The San Diego Promise: Minimizing Barriers to Access Takes a VillageLynn Neault | Vice Chancellor of Student Services, San Diego Community College District
In 2015, President Barack Obama issued the America’s College Promise proposal, which endeavoured to make two-year postsecondary education as accessible to students as a high school education. Across the United States, cities and states took up the call to develop Promise programs aimed at taking on the non-academic barriers prospective students faced to enrolling in college. In this interview, Lynn Neault discusses the process of launching the San Diego Promise, and reflects on some of the immediate challenges she and her team are navigating.
The EvoLLLution (Evo): Why is the San Diego Promise such an important program in today’s higher education environment?
Lynn Neault (LN): The San Diego Promise is a pilot program based upon a national movement launched by President Barack Obama to ensure that no deserving local student is denied the opportunity to go to college due to lack of resources.
This is a partnership program with our local high school district to ensure that every student who graduates from our local high school district has the opportunity to go to college.
Evo: What are some of the most significant roadblocks you and your colleagues had to overcome to get the San Diego Promise in place?
LN: The most significant challenge for us is fundraising and getting the program funded. Our first pilot cohort is 186 students, and we estimate the first-year cost to be about $220,000, and then another $220,000 in the second year.
We’re beginning to launch a significant fundraising campaign to the community and to prospective donors to help us with this program, which is designed to support our economy and the future of our workforce here in San Diego. If you look at some of the national and statewide research, the data says that we’re going to fall short of the number of degrees that we require for jobs of the future.
This program is an effort to help prepare our workforce and ensure that students who can’t afford to go to college have the opportunity to enroll. It’s an investment in our community.
Evo: Do you foresee having to overcome any of the issues typically associated with particularly low-income students especially when it comes to retention persistence?
LN: Support services, monitoring, intervention and outreach to these students are significant components of our program.
There’s no doubt that many community college students—low-income or not—must navigate a number of challenges. Many of them are raising families, many more are the sole source of income for their families. Simply, life gets in the way sometimes. We see that a lot and for low-income, disadvantaged students the statistic is even higher.
We built outreach, counselling, intervention and learning community components to this program. Basically, students can get together and build a community, get engaged and help each other through the trials and tribulations of college.
Evo: How will the institutions in the San Diego Community College District benefit from the Promise program?
LN: Our basic mission as community colleges is to serve our community and students. Equity is a big commitment for us when it comes to fulfilling our mission. The San Diego Promise provides an equitable access to higher education programming for all members of our community.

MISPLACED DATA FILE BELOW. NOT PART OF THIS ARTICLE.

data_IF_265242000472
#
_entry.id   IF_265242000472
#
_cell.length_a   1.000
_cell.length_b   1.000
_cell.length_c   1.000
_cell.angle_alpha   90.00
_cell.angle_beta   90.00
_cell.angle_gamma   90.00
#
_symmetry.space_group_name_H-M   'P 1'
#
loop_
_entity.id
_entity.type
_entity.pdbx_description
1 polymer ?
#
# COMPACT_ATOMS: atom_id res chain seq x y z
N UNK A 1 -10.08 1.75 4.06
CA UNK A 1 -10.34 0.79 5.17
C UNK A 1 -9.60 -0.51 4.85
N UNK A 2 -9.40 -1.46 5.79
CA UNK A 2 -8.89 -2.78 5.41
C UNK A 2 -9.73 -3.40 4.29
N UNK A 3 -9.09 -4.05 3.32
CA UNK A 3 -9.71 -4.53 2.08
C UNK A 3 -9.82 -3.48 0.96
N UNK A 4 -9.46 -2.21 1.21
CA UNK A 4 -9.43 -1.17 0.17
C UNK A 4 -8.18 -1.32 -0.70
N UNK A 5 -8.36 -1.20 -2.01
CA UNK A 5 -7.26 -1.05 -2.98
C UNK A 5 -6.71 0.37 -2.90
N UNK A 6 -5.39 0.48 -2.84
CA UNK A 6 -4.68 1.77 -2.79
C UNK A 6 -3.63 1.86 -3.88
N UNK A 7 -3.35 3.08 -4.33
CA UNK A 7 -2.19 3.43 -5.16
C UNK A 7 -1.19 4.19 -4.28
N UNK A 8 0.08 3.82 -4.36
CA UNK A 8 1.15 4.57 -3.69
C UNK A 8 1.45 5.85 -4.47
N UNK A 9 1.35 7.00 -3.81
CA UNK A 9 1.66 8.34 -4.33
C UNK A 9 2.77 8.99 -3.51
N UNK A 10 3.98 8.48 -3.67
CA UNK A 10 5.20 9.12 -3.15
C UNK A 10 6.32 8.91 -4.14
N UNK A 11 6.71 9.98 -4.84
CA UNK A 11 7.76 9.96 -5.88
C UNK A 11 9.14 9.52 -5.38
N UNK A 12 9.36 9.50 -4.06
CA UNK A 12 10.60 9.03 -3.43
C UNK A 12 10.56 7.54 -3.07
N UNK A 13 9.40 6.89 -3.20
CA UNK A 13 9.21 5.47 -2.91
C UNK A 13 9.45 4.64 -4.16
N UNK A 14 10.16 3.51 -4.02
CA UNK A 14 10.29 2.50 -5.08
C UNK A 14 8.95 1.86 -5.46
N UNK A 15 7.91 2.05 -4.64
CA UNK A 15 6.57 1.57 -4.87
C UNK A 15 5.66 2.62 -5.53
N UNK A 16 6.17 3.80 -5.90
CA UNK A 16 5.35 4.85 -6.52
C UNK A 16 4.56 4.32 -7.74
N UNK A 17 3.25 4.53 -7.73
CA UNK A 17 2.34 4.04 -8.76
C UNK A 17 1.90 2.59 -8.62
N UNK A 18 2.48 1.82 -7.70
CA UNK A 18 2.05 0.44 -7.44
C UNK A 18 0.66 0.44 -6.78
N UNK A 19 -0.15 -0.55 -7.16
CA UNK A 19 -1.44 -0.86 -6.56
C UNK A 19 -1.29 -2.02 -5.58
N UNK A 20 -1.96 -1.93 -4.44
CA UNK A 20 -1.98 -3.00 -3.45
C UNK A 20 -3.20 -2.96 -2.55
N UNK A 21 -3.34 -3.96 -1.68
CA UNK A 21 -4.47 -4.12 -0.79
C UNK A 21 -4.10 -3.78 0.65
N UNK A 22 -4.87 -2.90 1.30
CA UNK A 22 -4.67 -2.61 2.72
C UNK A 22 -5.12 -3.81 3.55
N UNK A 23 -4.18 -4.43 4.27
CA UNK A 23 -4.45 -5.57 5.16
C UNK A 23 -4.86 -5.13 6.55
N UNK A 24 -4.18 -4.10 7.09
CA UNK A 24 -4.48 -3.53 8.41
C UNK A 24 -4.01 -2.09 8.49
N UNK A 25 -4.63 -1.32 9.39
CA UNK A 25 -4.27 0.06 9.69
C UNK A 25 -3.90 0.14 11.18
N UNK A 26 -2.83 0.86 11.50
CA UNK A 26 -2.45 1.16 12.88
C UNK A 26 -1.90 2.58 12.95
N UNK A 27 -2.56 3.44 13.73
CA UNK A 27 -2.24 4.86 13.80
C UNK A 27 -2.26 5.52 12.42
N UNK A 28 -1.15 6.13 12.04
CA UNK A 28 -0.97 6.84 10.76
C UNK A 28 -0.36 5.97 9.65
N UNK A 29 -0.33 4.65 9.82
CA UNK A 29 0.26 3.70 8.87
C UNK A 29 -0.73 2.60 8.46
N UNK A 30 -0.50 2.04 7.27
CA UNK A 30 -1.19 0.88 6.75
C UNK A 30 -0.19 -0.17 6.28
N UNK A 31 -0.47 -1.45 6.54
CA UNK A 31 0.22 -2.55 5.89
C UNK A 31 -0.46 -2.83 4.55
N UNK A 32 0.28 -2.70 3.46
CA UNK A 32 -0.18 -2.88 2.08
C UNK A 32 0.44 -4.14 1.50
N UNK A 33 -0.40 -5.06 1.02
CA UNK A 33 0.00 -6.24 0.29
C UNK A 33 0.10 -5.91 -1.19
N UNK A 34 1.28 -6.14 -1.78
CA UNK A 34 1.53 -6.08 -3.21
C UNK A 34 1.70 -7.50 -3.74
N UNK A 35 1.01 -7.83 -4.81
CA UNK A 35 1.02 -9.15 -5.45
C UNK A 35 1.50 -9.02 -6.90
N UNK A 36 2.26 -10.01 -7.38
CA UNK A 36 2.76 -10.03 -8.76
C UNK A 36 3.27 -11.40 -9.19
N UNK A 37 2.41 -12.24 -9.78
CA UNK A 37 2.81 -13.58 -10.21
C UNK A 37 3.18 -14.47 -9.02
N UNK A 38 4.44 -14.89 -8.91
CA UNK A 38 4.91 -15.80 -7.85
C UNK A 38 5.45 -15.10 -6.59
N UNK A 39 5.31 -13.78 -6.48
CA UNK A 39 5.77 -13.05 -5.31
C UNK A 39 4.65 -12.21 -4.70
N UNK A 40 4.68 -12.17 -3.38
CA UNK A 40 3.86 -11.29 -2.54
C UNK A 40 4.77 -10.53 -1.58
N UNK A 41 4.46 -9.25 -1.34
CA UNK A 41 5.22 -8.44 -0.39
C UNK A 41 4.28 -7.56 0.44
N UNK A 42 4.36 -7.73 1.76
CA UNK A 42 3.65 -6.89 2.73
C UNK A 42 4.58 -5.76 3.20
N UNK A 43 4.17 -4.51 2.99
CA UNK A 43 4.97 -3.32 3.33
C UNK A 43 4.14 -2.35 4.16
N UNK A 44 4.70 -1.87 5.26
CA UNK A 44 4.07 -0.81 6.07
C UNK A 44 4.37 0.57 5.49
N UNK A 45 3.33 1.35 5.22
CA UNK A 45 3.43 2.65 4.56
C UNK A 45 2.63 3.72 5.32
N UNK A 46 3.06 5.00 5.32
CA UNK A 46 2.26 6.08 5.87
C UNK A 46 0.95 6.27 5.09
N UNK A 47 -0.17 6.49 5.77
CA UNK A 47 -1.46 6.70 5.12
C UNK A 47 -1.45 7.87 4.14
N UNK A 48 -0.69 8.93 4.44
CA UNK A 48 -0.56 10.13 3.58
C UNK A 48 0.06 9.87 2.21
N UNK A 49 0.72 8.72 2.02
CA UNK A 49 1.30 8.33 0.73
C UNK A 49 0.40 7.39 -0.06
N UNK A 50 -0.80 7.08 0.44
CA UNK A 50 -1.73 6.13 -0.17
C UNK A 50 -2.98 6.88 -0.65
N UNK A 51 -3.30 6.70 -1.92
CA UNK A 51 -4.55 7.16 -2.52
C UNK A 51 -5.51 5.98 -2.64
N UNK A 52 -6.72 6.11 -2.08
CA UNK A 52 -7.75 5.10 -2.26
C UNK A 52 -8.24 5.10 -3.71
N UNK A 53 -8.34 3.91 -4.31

Evo: How might the program evolve in the future, especially when it comes to creating more access for adult and non-traditional students?
LN: Our primary focus right now is our partnership with our local high school district. Our pilot cohort was 186 students and for next year, we’re currently in our planning stages, but it looks like we’ll be bringing in 675 students, which is quite a big jump. Additionally, we typically see about 2500 to 3000 of our local high school district graduates come to us each year. So serving this demographic and developing the resources to institutionalize the San Diego Promise for our high school graduates is our first priority.
Going forward, opening up this program to non-traditional students is certainly on the planning agenda but it’s very far out. Right now, our goal is to ensure that no deserving high school graduate is denied the opportunity to go to college.
Evo: When you envisioned and planned out this process did you use the models that states like Tennessee and Oregon have in place to develop the program, or did you start from scratch?
LN: We looked at a number of models to create the San Diego Promise. Tennessee and Oregon’s programs both run through a state-funded model. Of course, we’d like to see California fully fund this statewide. Right now we have the Board of Governor’s Fee Waiver, where the state pays the enrollment fees for low-income students, and we’d like to see that extended to all students because the cost of books, the cost of housing and the cost of food can all be barriers for students as well.
Evo: How similar is the San Diego Promise to the Long Beach’s Promise Pathways Program?
LN: Long Beach’s Promise Pathways Program is also in partnership with the city. I think our program is very similar to Long Beach, and Long Beach was one of the models that we looked at.
Evo: Is there anything you’d like to add about your hopes for how the San Diego promise evolves?
LN: We’re very excited about this San Diego Promise program and we have significant institutional support. We believe it’s an important program for the communities that we serve, for our local economy and we’re very excited to have the opportunity to expand it.